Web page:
One of the big challenges with IoT design is integrating all of the sensors. A typical IoT deployment has multiple sensors—such as temperature, humidity, and motion sensing—as well as multiple communication protocols—including Wi-Fi*, ZigBee*, and Bluetooth* low energy, to name a few. Sorting out all the firmware for the various sensors and networks can be a time-consuming and tedious process.
American Megatrends, Inc. (AMI) is attacking this problem with tools that abstract the sensor interfaces. By providing a modular, plug-and-play approach, AMI says it can significantly speed up the early stages of the development cycle.
The foundation of the approach is the AMI RTOS* and its accompanying integrated development environment (IDE), shown in Figure 1. The IDE centers around schematics that show how sensor interfaces tie to pins of the system’s embedded controller. Developers need only select their preferred RF modules and sensors, and the dev environment will automatically produce customized firmware.
Figure 1. The AMI RTOS* is accompanied by an integrated development environment (IDE).
Because developers no longer need to learn the details of each interface, development time can be reduced significantly. In addition, this plug-and-play functionality makes it easier to swap components when design requirements change.
The RTOS provides additional functionality needed to construct a sensor hub, such as a web-accessible device management user interface. Indeed, the RTOS is just one element in AMI’s larger offerings for IoT designs. As shown in Figure 2, AMI offers solutions that extend from the sensor hob to the IoT gateway and even into the cloud.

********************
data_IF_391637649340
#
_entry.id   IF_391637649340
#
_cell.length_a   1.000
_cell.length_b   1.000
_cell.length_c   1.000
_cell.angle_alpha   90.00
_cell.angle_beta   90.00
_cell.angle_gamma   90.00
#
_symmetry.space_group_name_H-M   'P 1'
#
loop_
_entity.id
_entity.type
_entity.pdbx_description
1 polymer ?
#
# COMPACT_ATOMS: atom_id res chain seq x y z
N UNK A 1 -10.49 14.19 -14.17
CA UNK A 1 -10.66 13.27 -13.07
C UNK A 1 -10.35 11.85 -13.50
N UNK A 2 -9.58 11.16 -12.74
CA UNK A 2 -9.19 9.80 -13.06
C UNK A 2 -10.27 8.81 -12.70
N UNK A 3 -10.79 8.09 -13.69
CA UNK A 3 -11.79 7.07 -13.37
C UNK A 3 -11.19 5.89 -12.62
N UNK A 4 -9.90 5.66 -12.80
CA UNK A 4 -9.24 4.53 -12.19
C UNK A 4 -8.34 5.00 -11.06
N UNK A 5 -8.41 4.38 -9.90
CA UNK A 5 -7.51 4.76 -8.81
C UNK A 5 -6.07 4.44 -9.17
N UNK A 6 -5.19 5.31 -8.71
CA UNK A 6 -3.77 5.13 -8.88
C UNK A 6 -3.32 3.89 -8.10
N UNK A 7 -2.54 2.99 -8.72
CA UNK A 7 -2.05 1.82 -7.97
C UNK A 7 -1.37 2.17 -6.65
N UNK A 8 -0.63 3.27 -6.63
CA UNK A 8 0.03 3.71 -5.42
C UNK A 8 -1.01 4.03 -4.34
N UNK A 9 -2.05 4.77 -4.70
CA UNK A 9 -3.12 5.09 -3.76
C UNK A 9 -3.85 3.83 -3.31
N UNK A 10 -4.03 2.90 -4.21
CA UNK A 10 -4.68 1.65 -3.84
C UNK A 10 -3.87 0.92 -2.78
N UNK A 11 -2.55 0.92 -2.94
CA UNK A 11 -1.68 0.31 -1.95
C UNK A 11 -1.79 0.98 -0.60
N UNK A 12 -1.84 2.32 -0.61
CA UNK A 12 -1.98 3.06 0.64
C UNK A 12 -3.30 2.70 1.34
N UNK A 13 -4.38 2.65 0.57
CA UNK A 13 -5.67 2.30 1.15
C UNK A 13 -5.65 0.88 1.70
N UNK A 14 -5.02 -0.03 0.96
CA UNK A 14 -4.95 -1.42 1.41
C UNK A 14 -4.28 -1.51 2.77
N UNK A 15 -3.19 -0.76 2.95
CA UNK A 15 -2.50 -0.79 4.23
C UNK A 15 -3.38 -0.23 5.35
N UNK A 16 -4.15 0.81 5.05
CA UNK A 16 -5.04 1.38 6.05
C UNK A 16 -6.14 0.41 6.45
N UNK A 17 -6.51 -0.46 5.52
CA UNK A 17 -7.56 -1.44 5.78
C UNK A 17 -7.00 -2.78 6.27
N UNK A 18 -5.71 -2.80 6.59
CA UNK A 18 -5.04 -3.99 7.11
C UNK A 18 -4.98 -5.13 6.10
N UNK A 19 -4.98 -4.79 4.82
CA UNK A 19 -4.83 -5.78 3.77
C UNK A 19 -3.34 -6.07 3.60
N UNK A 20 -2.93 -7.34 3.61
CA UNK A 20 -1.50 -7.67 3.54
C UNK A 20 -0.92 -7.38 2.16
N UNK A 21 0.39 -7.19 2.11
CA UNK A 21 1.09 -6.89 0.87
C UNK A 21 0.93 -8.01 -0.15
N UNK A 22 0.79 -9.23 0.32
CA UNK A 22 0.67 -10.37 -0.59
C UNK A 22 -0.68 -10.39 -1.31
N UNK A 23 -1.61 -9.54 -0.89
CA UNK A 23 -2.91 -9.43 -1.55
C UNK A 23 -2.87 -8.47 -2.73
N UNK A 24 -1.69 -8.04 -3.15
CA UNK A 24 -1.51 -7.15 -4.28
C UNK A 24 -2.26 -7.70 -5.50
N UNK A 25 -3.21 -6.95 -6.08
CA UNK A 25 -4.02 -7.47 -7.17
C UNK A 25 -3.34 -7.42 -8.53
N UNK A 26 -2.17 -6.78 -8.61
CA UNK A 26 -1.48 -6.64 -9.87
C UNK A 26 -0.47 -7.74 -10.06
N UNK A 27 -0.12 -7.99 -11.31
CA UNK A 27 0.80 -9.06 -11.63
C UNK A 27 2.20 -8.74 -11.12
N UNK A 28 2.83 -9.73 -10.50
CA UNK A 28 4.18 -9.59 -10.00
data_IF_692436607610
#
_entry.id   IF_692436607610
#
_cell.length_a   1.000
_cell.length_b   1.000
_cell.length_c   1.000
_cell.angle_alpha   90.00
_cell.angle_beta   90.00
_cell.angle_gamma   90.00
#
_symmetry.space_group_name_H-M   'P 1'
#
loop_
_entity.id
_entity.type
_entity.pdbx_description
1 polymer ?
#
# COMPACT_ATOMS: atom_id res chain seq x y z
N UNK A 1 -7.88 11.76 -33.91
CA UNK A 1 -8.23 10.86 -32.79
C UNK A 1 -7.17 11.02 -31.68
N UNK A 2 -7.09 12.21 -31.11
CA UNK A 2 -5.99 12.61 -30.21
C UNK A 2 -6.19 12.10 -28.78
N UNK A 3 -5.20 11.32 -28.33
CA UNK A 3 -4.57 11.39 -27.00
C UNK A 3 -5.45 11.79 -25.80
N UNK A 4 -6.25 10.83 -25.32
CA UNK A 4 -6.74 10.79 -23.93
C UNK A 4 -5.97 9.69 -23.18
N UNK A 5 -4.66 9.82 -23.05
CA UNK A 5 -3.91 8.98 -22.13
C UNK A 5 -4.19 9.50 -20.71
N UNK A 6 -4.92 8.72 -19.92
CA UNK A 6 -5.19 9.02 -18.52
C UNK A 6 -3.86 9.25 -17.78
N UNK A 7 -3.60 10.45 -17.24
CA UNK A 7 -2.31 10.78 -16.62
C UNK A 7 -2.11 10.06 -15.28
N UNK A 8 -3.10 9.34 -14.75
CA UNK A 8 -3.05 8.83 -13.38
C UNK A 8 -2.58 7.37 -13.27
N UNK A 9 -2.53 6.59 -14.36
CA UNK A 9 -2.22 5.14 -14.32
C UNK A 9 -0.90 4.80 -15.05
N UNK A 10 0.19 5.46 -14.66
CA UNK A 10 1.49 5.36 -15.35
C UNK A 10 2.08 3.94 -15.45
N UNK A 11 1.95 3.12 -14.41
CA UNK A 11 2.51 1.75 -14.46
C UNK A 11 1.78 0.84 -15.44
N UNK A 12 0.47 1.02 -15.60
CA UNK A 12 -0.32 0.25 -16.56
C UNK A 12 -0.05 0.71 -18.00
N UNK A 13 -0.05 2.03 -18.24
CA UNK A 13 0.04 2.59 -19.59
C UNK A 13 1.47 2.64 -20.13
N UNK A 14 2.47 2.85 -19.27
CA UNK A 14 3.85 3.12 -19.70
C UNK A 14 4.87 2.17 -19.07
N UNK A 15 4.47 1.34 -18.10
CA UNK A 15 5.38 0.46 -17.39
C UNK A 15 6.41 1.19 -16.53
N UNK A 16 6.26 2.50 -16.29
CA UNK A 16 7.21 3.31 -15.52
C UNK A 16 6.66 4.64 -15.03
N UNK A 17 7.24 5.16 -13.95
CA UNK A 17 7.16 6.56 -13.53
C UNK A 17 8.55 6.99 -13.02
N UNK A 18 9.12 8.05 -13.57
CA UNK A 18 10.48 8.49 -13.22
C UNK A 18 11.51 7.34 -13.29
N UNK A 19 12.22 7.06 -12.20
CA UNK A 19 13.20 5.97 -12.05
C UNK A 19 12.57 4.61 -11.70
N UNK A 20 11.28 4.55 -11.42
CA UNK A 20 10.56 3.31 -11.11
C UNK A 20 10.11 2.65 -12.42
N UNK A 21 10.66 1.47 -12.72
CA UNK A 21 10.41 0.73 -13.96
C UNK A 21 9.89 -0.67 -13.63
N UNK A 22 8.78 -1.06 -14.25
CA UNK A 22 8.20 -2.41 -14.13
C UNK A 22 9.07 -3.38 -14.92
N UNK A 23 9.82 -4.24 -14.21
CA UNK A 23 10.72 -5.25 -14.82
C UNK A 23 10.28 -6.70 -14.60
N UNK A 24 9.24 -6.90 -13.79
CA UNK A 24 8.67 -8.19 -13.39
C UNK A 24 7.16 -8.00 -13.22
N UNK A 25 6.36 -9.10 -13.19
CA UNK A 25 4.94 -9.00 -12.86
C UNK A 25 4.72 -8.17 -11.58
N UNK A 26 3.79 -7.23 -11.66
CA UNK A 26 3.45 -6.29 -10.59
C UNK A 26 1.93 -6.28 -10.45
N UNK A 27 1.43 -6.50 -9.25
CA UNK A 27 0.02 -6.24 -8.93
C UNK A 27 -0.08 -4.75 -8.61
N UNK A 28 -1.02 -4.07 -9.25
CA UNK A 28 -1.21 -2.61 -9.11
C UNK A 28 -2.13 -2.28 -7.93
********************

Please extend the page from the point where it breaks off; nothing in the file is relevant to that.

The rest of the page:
Figure 2. AMI’s scalable IoT solution architecture.
Devices running the RTOS can communicate with a gateway that runs AMI LINUX*. The OS is designed to enable efficient administration. For example, to add a new gateway or sensor array to the network, you scan a QR code into an app on a mobile device.
The gateway OS has multiple fail-safe mechanisms. If replacing hardware is necessary, getting operational again is straightforward with restoration of previous configurations, whether through a factory image restore option, image reinstall with a USB key, or directly from the cloud.
Efficient Edge Processing
Although AMI’s solutions can be used with any Intel® processor, the company sees particular advantages to using Intel® Quark™ processors. These processors have low energy needs as you would expect in embedded and IoT applications, and yet provide more performance per watt than other chips. That translates into important advantages in operations.
If sensor data needs significant filtering, an Intel Quark processor can handle that workload—along with some heuristics—at the sensor hub. Pushing this processing all the way out to the sensor hub frees the gateway up for other tasks. Hub-level filtering also reduces unnecessary data transmission, allowing gateways to communicate with more sensors than would otherwise be possible.
AMI LINUX provides connectivity to such popular cloud options as Amazon AWS*, Microsoft Azure*, and IBM Bluemix* to complete the data path. Developers can also use AMI CLOUD SERVICES, a private cloud service designed by AMI for IoT management and use.
AMI CLOUD offers significant administrative and operational advantages, like fail-safe backup for all sensor hubs and gateways. AMI CLOUD additionally protects uptime with a many-to-many rule engine that manages sensor rollover in case of a negative event. Robust data analytics close the loop so companies can make use of the collected sensor data and make results available for further data analysis and decision support.
Take the Pain out of IoT
In short, AMI’s software stack takes much of the pain out of IoT sensor integration—and it provides a convenient path to the cloud. To see other firmware and OS solutions from members of the Intel® Internet of Things Solutions Alliance, visit the Solutions Directory.
About the Author
Kenton Williston is the Editor-in-Chief of insight.tech and served as the editor of its predecessor publication, the Embedded Innovator magazine. Kenton received his B.S. in Electrical Engineering in 2000 and has been writing about embedded computing and IoT ever since.Follow on Twitter More Content by Kenton Williston